An asteroid near Earth, by the 2020s, won’t stand a chance. Multiple governments, universities and private entities worldwide are stepping up efforts to predict the next asteroid strike using extraordinary computing and the biggest, baddest cameras ever built.
The Rising Stars of Falling Rocks
Panoramic Survey Telescope & Rapid Response System (Pan-STARRS)
Located at Haleakala Observatories, 10,000 feet above Maui, Hawaii, the Pan-STARRS system is already rolling out photos of the sky with depth and clarity never before enjoyed by astronomers. In collaboration with the University of Hawaii, Pan-STARRS scientists are mapping small bodies in our own solar system that could one day threaten Earth, but also stars in other galaxies, bringing us light from long ago when the universe was young. Dark energy and dull, dying stars can’t even evade these monster cameras.
The Pan-STARRS system is currently running one telescope , a beast of a thing with a remarkable charge-coupling device (CCD), 1.4 gigapixel camera. Stars 10 millions times fainter than the naked human eye are being detected, meaning that a little hunk of rock in our own solar system will be spotted in no time. Eventually, four of these telescope will work in synch, quadrupling the system’s viewing power, and they will map the entire sky multiple times each month.
Large Synoptic Survey Telescope (LSST)
The LSST is being constructed and tested in Cerro Pachon, Chile, and will open up the whole universe to everyone up to twice a week with it’s 6-color, 3 billion pixel CCD camera. Yes, I said everyone. The LSST plans to make all of their data available in an easily viewable, mind-blowing 3D map to anyone with a computer – an endlessly awesome prospect for students of any age as well as amateur enthusiasts. Data collected with that much detail that frequently will easily reveal minute movement (like that of an asteroid). LSST is funded both publicly (The National Science Foundation and the Department of Energy) and privately (partnerships coordinated by The LSST Corporation). The LSST will be making Earth a safer place by the early 2020s.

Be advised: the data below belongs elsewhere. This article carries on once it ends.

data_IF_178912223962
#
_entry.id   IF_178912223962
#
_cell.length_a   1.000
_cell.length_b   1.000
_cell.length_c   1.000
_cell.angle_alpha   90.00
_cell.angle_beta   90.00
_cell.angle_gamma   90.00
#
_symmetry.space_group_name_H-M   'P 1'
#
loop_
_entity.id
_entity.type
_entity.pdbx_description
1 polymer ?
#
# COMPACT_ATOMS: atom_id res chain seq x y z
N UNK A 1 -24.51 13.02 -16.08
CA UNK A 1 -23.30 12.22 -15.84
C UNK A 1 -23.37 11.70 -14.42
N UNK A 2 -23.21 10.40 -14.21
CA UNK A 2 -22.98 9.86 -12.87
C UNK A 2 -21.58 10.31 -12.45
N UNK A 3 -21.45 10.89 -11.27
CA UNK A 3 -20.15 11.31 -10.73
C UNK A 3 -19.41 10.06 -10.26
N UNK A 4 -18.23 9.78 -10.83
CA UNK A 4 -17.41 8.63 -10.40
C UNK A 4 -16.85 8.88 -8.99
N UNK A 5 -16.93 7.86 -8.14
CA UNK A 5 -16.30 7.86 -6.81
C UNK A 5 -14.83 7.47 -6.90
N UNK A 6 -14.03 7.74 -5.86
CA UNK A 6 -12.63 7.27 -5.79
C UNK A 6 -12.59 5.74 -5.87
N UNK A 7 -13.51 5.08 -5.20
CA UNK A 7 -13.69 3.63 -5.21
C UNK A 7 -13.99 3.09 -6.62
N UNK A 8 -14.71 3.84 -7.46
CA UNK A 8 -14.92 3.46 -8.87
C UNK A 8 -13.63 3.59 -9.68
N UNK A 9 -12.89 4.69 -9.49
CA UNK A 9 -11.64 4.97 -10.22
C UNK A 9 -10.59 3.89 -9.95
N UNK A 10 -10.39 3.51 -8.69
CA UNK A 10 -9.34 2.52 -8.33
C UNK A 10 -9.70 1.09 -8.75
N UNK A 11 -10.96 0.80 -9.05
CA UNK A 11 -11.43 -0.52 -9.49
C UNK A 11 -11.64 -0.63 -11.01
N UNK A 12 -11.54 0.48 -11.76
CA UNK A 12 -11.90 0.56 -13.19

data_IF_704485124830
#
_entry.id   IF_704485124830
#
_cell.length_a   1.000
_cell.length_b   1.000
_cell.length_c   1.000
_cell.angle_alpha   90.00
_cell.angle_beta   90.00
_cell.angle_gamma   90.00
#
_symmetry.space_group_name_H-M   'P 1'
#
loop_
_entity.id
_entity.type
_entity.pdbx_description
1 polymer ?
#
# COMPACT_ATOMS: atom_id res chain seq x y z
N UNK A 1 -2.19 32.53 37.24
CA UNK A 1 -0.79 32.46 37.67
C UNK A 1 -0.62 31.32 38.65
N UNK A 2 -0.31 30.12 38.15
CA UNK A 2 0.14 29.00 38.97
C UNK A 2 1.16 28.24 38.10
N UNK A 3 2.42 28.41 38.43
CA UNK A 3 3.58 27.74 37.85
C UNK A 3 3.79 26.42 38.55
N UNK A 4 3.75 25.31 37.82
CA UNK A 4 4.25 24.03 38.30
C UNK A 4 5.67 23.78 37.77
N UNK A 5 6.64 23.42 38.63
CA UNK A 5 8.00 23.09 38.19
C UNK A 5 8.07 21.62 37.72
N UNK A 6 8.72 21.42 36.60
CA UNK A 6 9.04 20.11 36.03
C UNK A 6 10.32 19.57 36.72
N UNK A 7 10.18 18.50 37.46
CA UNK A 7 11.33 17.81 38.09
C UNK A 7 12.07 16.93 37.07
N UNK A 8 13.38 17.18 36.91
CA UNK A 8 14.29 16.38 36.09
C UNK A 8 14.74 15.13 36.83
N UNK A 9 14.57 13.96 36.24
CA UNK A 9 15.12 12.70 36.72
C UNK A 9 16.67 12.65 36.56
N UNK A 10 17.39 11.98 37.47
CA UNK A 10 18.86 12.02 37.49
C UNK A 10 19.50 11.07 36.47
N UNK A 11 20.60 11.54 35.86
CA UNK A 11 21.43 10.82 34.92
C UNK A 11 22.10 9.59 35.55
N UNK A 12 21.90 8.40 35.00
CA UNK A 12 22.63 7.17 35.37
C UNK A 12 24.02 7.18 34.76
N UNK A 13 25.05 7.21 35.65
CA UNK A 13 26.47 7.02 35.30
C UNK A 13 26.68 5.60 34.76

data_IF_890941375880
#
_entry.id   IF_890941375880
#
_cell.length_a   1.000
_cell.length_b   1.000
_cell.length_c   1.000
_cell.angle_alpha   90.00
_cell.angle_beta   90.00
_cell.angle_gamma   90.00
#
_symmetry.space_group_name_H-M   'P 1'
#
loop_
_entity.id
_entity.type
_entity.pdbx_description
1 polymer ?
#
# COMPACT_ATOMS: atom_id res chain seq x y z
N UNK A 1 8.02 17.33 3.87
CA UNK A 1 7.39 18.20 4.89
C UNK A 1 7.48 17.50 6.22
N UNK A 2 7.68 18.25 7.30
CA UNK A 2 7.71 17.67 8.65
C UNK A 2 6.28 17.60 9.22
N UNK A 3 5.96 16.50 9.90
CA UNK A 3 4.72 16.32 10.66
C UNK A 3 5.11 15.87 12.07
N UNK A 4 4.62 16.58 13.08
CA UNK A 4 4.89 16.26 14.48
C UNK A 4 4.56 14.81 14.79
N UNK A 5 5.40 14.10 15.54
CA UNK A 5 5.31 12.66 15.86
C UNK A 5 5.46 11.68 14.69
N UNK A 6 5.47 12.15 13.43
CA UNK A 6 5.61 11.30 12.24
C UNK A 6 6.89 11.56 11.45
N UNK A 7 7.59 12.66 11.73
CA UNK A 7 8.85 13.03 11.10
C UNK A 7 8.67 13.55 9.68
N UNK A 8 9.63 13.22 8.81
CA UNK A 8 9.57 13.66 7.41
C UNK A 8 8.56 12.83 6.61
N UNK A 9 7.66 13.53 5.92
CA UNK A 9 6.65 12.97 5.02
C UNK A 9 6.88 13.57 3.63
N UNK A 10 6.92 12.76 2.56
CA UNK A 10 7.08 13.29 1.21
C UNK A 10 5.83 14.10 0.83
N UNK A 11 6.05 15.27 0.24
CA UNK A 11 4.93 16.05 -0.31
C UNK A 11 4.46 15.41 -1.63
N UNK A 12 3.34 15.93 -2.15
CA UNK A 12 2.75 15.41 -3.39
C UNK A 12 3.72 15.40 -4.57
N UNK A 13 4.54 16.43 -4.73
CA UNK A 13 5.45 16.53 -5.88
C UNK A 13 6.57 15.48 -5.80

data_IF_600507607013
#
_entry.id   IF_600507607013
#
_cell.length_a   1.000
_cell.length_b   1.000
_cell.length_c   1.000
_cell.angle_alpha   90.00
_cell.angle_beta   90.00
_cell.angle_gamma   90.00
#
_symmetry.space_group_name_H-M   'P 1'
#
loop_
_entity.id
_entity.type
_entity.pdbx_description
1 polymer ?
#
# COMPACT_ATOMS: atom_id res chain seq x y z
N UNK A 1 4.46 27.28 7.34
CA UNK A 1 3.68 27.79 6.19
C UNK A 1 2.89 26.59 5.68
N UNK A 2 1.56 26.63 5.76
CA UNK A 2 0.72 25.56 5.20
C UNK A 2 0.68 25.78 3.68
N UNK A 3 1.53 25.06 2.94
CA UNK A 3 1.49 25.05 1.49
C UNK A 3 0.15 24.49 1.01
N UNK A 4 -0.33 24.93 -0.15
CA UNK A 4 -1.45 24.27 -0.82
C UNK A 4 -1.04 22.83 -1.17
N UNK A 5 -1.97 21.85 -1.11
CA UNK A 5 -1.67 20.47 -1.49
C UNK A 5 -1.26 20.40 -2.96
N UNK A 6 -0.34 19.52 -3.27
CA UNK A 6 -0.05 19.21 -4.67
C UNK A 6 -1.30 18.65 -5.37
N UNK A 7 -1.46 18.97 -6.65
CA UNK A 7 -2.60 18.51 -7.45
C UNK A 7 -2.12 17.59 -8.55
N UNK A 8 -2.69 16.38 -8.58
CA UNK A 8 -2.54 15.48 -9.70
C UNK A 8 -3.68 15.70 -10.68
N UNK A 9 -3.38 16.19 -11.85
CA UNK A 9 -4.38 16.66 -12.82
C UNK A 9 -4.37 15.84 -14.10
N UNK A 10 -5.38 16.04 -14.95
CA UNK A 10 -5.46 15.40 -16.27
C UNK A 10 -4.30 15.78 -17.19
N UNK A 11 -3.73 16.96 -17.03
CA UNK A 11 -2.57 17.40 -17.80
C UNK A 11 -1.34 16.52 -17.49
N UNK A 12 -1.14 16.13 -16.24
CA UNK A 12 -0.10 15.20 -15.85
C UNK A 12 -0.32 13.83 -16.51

The B612 Foundation
Started by Astronauts Ed Lu and Rusty Schweickart in 2001, this private organization is dedicated to defending our planet from asteroids using a space-based scope. What makes this project, their Sentinel Mission, truly unique and exciting is that it will be the first commercial space flight to leave Earth orbit, allowing private citizens, organizations and companies to take charge of our outer space responsibilities. In fact, why don’t you donate right now.
The mission’s camera will orbit the sun at about the same distance as Venus. This will put it in a perfect spot to get the best possible images of our solar system. In a little over six years, it will create a database of tiny troublemakers down to 30 meters in diameter – smaller than ever categorized before, but certainly large enough to wreck havoc if they were to hit Earth.
Who Watches for Asteroids Now?
In 1998, congress charged NASA with the task of finding all asteroids in our solar system bigger than one kilometer, increasing that to everything bigger than 140 meters in 2006. In response, NASA’s Near Earth Object Program was born. It continues to operate out of the Jet Propulsion Laboratory, synching data collected from multiple sky spying partners.
Near Earth Objects Dynamic Site (NEODyS)
NASA works with the University of Pisa and the European Space Agency to maintain NEODyS. Much more than a web page, this data dump site contains a huge list of asteroids, some drawn out of queue and tagged as risky. Anyone can view this information, which is updated constantly as new data is contributed to the calculations.
Catalina Sky Survey (CSS)
The Catalina Sky Survey near Tucson, Arizona scans about 800 degrees of sky in a night of observing, using the latest in tracking software to pick out NEOs (Near Earth Objects). Data is collected with a 4k x 4k charge-coupling device (CCD) camera fixed to the second largest Schmidt telescope in the country. CSS was a product of the Near Earth Object Program and is a collaboration between NASA, the University of Arizona’s Mt. Lemmon Observatory, and the Siding Spring Survey in Australia.
Lincoln Near Earth Asteroid Research (LINEAR)
The Massachusetts Institute of Technology’s Lincoln Laboratory LINEAR program also uses CCD detectors on telescopes (a pair of scopes, to be exact), but adds Air Force satellite-tracking technology and software to the asteroid hunting effort. This USAF and NASA collaboration operates out of White Sands Missile Range in Socorro, New Mexico.